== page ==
CyberForensics: Understanding Infosec Investigations

Thursday, January 06, 2011

Ben Rothke


CyberForensics: Understanding Information Security Investigations is a recent book written by a cast of industry all-stars. 

The book takes a broad look at cyberforensics with various case studies.  Each of the books 10 chapters takes a different approach to the topic, and is meant to be a source guide to the core ideas on cyberforensics. 

The book notes that there is a cohesive set of concepts that binds cybersecurity investigators to a shared vision, of which is tries to be a source to. 

But at 150 pages, while all of the chapters are well-written and enlightening, the book does not have the breadth and depth needed to be a single source of all things cyberforensics.

Jennifer Bayuk is the books editor, who also wrote the introduction.  Bayuk’s introduction provides a historical background to the subject and puts things into context.  The chapter uses a fantastic visual tool to explain the complete cyberforensic framework.

Chapter 2 is about the Complex World of Corporate CyberForensic Investigations, and does a good job of detailing the various elements involved in getting various corporate departments integrated during an investigation. 

IT in an enterprise setting is fraught with challenges.  Performing a forensic investigation in enterprise IT is even more challenging.  Often these groups have different agendas and react quite different to a forensic event. 

The author uses the analogy of a puzzle, which can be complex to put together, but is challenging and necessary nonetheless.

Many of the chapters take a broader view of the topic, while others are quite detailed.  Perhaps the best chapter in the book is chapter 6 – Analyzing Malicious Software from Lenny Zeltser.  

The chapter is an outgrowth of Zeltser’s SANS Security 569 course on the topic.  The chapter use of a case study to detail the behaviors analysis of malicious code provides an excellent synopsis of how to analyze and debug malicious code.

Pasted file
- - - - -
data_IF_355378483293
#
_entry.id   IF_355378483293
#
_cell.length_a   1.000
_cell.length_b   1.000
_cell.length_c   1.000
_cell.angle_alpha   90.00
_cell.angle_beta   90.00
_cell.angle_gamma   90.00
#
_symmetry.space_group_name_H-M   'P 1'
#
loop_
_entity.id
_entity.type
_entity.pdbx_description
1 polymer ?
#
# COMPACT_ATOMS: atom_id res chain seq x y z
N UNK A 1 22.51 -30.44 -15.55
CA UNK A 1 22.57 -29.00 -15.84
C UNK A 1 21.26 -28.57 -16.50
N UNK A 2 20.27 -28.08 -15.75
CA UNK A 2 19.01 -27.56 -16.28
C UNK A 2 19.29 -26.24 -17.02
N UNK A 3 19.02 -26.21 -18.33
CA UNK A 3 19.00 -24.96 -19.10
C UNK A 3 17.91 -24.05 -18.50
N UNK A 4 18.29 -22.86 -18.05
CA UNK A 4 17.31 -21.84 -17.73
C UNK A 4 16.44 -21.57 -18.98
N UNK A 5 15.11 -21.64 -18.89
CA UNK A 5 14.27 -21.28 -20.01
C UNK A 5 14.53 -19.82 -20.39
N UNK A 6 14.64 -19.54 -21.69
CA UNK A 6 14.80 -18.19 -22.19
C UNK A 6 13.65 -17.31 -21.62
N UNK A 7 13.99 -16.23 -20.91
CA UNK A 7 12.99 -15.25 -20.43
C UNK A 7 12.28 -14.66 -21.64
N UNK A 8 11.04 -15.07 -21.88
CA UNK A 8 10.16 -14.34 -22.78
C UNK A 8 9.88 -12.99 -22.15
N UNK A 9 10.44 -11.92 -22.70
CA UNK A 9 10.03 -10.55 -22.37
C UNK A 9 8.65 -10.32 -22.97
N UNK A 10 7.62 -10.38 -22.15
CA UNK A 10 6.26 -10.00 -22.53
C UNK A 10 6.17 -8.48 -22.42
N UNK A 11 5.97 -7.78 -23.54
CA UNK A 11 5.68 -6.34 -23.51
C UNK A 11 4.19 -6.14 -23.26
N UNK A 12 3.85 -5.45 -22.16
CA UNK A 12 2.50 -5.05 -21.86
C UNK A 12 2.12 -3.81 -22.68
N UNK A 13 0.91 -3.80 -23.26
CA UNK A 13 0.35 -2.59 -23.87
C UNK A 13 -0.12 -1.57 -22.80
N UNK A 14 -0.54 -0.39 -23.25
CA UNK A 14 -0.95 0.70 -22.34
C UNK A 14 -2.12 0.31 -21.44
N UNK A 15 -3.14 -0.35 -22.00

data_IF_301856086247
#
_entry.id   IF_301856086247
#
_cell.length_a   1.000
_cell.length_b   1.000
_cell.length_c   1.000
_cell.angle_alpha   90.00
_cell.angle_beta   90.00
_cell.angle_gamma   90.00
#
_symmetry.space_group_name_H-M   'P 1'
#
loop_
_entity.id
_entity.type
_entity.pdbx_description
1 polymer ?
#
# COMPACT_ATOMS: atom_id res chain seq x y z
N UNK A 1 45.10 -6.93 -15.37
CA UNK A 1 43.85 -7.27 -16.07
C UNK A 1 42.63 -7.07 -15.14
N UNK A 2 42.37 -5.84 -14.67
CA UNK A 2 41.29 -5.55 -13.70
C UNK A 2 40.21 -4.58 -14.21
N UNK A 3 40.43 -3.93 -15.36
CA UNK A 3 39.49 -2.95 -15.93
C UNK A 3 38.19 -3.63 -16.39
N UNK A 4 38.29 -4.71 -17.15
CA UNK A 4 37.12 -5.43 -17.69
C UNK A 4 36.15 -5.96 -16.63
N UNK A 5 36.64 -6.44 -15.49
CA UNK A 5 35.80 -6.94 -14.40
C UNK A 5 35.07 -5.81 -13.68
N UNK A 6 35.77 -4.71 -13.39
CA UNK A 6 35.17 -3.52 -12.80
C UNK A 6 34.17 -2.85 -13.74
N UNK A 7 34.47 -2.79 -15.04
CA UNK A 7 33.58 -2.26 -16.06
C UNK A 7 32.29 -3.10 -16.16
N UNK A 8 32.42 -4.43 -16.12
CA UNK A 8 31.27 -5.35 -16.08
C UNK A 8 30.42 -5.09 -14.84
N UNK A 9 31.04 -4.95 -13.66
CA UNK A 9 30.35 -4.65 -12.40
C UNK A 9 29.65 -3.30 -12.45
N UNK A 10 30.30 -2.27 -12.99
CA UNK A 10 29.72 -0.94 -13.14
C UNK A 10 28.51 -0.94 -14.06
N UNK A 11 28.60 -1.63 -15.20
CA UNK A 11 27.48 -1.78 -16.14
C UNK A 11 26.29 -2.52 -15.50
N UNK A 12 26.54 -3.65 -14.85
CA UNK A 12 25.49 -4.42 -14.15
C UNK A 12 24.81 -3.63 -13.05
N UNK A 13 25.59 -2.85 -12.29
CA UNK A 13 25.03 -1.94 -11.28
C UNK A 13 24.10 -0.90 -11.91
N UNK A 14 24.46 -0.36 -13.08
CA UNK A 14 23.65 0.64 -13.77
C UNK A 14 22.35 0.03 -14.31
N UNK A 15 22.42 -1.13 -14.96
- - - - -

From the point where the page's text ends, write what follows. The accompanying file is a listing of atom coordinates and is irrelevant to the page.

Chapter 7 on Network Packet Forensics from Eddie Schwartz is another exceptional chapter that provides the reader with a walk-through of using various digital forensic input to solve an incident.

Chapter 10 on Cybercrime and Law Enforcement Cooperation is about how to interface with law enforcement during a cyberforensic investigation.  This may be the Achilles heel of forensics is that getting external cooperation is difficult at best, and often impossible. 

A recent example of this is when a friend of mine who had detailed information about the source of the Stuxnet worm.  He attempted to share the information with law enforcement without much success.  The various organizations were not receptive to it and didn’t to take action on his well-researched claims.

The book is written for an experienced practitioner who wants an overview of current trends.  This is not a for dummies type of book.  Readers are expected to be comfortable with varied topics such as Wireshark packet capture, code analysis, investigations, and more. 

Those looking for an introduction to cyberforensics should definitely consider another title such as Computer Forensics for Dummies.

A problem with books of collaborations such as this is that they often lack a consistent stream of thought.  This book is suffers from that, but to a limited degree. 

It is impossible for ten different authors wring about the same subject not to have different styles.  An example of that is the use of the spelling of both CyberForensics and Cyberforensics in the book.

At 150 pages, the book is a relatively quick initial read, and covers numerous interesting areas. The only downside to the book is that it has a prohibitive list price of $189.00

Cross-posted from RSA Conference

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